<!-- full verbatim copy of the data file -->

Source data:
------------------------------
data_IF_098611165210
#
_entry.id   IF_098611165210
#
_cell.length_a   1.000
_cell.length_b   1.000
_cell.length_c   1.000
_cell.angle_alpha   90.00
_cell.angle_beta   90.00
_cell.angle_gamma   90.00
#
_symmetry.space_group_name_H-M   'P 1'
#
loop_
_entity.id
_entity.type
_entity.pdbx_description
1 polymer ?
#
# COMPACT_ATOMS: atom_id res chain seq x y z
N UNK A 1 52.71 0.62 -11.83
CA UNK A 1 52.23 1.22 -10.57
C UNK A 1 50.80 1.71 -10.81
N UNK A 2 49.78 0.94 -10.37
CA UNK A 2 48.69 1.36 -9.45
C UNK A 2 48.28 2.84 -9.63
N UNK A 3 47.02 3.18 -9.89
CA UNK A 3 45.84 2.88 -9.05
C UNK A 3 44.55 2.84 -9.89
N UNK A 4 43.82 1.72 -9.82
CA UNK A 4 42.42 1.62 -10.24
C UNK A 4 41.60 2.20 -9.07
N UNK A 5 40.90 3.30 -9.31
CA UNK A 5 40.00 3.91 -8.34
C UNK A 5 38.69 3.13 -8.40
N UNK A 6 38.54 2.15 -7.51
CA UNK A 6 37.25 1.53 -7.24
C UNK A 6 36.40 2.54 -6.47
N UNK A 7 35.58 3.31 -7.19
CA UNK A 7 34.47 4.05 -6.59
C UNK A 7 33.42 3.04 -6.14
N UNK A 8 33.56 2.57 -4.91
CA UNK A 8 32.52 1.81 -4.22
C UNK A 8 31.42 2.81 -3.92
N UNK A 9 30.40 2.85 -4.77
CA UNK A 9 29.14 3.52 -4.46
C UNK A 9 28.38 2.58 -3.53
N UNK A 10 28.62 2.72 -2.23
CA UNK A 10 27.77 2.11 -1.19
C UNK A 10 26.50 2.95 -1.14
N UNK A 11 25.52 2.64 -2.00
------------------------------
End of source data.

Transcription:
data_IF_098611165210
#
_entry.id   IF_098611165210
#
_cell.length_a   1.000
_cell.length_b   1.000
_cell.length_c   1.000
_cell.angle_alpha   90.00
_cell.angle_beta   90.00
_cell.angle_gamma   90.00
#
_symmetry.space_group_name_H-M   'P 1'
#
loop_
_entity.id
_entity.type
_entity.pdbx_description
1 polymer ?
#
# COMPACT_ATOMS: atom_id res chain seq x y z
N UNK A 1 52.71 0.62 -11.83
CA UNK A 1 52.23 1.22 -10.57
C UNK A 1 50.80 1.71 -10.81
N UNK A 2 49.78 0.94 -10.37
CA UNK A 2 48.69 1.36 -9.45
C UNK A 2 48.28 2.84 -9.63
N UNK A 3 47.02 3.18 -9.89
CA UNK A 3 45.84 2.88 -9.05
C UNK A 3 44.55 2.84 -9.89
N UNK A 4 43.82 1.72 -9.82
CA UNK A 4 42.42 1.62 -10.24
C UNK A 4 41.60 2.20 -9.07
N UNK A 5 40.90 3.30 -9.31
CA UNK A 5 40.00 3.91 -8.34
C UNK A 5 38.69 3.13 -8.40
N UNK A 6 38.54 2.15 -7.51
CA UNK A 6 37.25 1.53 -7.24
C UNK A 6 36.40 2.54 -6.47
N UNK A 7 35.58 3.31 -7.19
CA UNK A 7 34.47 4.05 -6.59
C UNK A 7 33.42 3.04 -6.14
N UNK A 8 33.56 2.57 -4.91
CA UNK A 8 32.52 1.81 -4.22
C UNK A 8 31.42 2.81 -3.92
N UNK A 9 30.40 2.85 -4.77
CA UNK A 9 29.14 3.52 -4.46
C UNK A 9 28.38 2.58 -3.53
N UNK A 10 28.62 2.72 -2.23
CA UNK A 10 27.77 2.11 -1.19
C UNK A 10 26.50 2.95 -1.14
N UNK A 11 25.52 2.64 -2.00